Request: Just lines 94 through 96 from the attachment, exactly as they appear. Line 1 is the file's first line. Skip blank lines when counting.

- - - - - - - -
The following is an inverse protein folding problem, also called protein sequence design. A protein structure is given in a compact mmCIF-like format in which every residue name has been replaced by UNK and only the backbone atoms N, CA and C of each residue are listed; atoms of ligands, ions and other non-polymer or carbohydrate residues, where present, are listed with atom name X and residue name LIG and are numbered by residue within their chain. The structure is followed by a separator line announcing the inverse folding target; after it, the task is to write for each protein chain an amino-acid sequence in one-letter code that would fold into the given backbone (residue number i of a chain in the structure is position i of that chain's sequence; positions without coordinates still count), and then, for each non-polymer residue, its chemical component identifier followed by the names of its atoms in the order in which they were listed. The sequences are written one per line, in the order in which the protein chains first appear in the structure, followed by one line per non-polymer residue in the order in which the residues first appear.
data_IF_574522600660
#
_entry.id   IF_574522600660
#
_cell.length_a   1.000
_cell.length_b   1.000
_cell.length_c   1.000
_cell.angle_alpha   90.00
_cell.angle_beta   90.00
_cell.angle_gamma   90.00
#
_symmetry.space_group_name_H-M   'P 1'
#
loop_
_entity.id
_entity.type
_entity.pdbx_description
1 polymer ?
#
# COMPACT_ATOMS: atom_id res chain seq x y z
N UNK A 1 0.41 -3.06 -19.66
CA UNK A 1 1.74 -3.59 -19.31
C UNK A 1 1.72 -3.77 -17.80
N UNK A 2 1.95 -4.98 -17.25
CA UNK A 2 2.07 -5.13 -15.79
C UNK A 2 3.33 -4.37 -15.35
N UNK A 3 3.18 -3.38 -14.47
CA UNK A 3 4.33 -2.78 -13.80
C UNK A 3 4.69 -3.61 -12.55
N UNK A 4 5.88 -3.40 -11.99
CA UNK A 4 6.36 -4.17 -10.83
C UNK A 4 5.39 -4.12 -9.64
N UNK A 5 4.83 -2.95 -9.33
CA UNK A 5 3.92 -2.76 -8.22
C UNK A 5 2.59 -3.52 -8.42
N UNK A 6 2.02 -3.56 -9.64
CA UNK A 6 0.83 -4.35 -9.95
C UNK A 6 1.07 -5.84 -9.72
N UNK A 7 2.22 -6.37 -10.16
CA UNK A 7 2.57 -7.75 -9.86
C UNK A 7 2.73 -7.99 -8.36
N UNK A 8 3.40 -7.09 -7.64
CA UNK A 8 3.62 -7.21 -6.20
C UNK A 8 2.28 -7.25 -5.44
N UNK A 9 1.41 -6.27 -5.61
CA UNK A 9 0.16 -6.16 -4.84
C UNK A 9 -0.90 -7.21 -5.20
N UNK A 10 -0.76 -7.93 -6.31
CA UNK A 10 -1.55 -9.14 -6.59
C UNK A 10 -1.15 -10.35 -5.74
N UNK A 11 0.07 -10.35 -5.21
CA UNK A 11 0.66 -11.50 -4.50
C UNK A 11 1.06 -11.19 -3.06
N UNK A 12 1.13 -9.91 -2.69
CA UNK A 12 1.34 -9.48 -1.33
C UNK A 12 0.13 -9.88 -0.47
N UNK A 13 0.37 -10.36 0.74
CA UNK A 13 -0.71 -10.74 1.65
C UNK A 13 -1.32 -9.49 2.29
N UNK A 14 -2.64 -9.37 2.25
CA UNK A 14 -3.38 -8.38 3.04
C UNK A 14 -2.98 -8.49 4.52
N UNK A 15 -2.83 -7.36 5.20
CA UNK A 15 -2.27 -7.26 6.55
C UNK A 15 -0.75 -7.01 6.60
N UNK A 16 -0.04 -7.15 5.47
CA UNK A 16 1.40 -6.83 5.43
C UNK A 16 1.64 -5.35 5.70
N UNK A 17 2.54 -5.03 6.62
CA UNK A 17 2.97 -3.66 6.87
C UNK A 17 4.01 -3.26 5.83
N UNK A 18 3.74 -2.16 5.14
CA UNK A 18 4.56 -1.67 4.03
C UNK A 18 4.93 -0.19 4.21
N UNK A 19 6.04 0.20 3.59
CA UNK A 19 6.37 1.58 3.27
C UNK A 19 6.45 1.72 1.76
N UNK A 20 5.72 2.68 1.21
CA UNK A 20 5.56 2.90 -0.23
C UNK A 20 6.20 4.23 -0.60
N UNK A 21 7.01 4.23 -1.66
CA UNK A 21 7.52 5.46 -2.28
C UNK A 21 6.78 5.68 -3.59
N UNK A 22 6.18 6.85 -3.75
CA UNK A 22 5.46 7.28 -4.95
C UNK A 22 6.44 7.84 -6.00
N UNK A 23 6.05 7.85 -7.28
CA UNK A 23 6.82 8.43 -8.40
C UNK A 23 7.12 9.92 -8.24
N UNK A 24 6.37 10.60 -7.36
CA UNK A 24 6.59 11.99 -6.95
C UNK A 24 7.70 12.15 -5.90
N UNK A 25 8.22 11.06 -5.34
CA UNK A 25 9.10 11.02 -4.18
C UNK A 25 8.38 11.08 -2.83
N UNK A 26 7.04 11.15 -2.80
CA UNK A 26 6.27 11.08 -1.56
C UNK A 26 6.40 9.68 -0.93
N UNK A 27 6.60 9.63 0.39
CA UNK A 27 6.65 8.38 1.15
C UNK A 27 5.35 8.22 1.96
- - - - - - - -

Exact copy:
N UNK A 25 8.22 11.06 -5.34
CA UNK A 25 9.10 11.02 -4.18
C UNK A 25 8.38 11.08 -2.83